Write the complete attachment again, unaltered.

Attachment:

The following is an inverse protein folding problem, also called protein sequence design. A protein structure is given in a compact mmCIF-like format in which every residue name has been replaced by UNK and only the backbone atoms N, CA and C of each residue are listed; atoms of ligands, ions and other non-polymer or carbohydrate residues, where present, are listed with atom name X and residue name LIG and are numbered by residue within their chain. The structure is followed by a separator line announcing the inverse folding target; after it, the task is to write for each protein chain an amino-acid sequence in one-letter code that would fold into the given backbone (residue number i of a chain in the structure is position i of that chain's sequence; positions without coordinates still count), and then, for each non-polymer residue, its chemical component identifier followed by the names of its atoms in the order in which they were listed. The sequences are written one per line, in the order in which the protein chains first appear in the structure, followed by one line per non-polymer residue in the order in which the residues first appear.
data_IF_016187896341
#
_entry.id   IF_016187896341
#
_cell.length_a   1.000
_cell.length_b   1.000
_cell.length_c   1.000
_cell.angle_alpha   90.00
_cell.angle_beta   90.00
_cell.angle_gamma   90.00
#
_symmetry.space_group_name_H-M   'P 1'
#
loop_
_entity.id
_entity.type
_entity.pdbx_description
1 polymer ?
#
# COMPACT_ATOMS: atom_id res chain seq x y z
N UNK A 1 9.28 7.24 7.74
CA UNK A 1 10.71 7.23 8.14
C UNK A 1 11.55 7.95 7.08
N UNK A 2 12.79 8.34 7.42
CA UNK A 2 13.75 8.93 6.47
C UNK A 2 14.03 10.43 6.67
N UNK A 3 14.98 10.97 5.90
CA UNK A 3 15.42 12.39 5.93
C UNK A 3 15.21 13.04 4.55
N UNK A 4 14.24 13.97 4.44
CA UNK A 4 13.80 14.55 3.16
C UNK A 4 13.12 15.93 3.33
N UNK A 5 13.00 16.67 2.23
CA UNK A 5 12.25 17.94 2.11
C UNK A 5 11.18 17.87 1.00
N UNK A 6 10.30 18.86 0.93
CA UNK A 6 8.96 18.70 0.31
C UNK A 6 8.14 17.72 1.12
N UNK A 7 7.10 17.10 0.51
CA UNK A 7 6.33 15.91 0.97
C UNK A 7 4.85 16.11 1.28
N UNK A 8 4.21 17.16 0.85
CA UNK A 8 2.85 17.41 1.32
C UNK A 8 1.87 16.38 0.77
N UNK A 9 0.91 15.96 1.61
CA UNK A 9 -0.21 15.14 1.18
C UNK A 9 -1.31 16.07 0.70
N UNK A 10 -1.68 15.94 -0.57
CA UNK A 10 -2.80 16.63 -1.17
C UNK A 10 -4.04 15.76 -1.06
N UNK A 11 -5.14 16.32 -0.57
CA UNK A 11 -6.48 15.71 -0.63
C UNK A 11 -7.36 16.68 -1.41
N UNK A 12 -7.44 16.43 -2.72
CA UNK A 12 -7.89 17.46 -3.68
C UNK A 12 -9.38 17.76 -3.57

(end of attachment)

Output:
The following is an inverse protein folding problem, also called protein sequence design. A protein structure is given in a compact mmCIF-like format in which every residue name has been replaced by UNK and only the backbone atoms N, CA and C of each residue are listed; atoms of ligands, ions and other non-polymer or carbohydrate residues, where present, are listed with atom name X and residue name LIG and are numbered by residue within their chain. The structure is followed by a separator line announcing the inverse folding target; after it, the task is to write for each protein chain an amino-acid sequence in one-letter code that would fold into the given backbone (residue number i of a chain in the structure is position i of that chain's sequence; positions without coordinates still count), and then, for each non-polymer residue, its chemical component identifier followed by the names of its atoms in the order in which they were listed. The sequences are written one per line, in the order in which the protein chains first appear in the structure, followed by one line per non-polymer residue in the order in which the residues first appear.
data_IF_016187896341
#
_entry.id   IF_016187896341
#
_cell.length_a   1.000
_cell.length_b   1.000
_cell.length_c   1.000
_cell.angle_alpha   90.00
_cell.angle_beta   90.00
_cell.angle_gamma   90.00
#
_symmetry.space_group_name_H-M   'P 1'
#
loop_
_entity.id
_entity.type
_entity.pdbx_description
1 polymer ?
#
# COMPACT_ATOMS: atom_id res chain seq x y z
N UNK A 1 9.28 7.24 7.74
CA UNK A 1 10.71 7.23 8.14
C UNK A 1 11.55 7.95 7.08
N UNK A 2 12.79 8.34 7.42
CA UNK A 2 13.75 8.93 6.47
C UNK A 2 14.03 10.43 6.67
N UNK A 3 14.98 10.97 5.90
CA UNK A 3 15.42 12.39 5.93
C UNK A 3 15.21 13.04 4.55
N UNK A 4 14.24 13.97 4.44
CA UNK A 4 13.80 14.55 3.16
C UNK A 4 13.12 15.93 3.33
N UNK A 5 13.00 16.67 2.23
CA UNK A 5 12.25 17.94 2.11
C UNK A 5 11.18 17.87 1.00
N UNK A 6 10.30 18.86 0.93
CA UNK A 6 8.96 18.70 0.31
C UNK A 6 8.14 17.72 1.12
N UNK A 7 7.10 17.10 0.51
CA UNK A 7 6.33 15.91 0.97
C UNK A 7 4.85 16.11 1.28
N UNK A 8 4.21 17.16 0.85
CA UNK A 8 2.85 17.41 1.32
C UNK A 8 1.87 16.38 0.77
N UNK A 9 0.91 15.96 1.61
CA UNK A 9 -0.21 15.14 1.18
C UNK A 9 -1.31 16.07 0.70
N UNK A 10 -1.68 15.94 -0.57
CA UNK A 10 -2.80 16.63 -1.17
C UNK A 10 -4.04 15.76 -1.06
N UNK A 11 -5.14 16.32 -0.57
CA UNK A 11 -6.48 15.71 -0.63
C UNK A 11 -7.36 16.68 -1.41
N UNK A 12 -7.44 16.43 -2.72
CA UNK A 12 -7.89 17.46 -3.68
C UNK A 12 -9.38 17.76 -3.57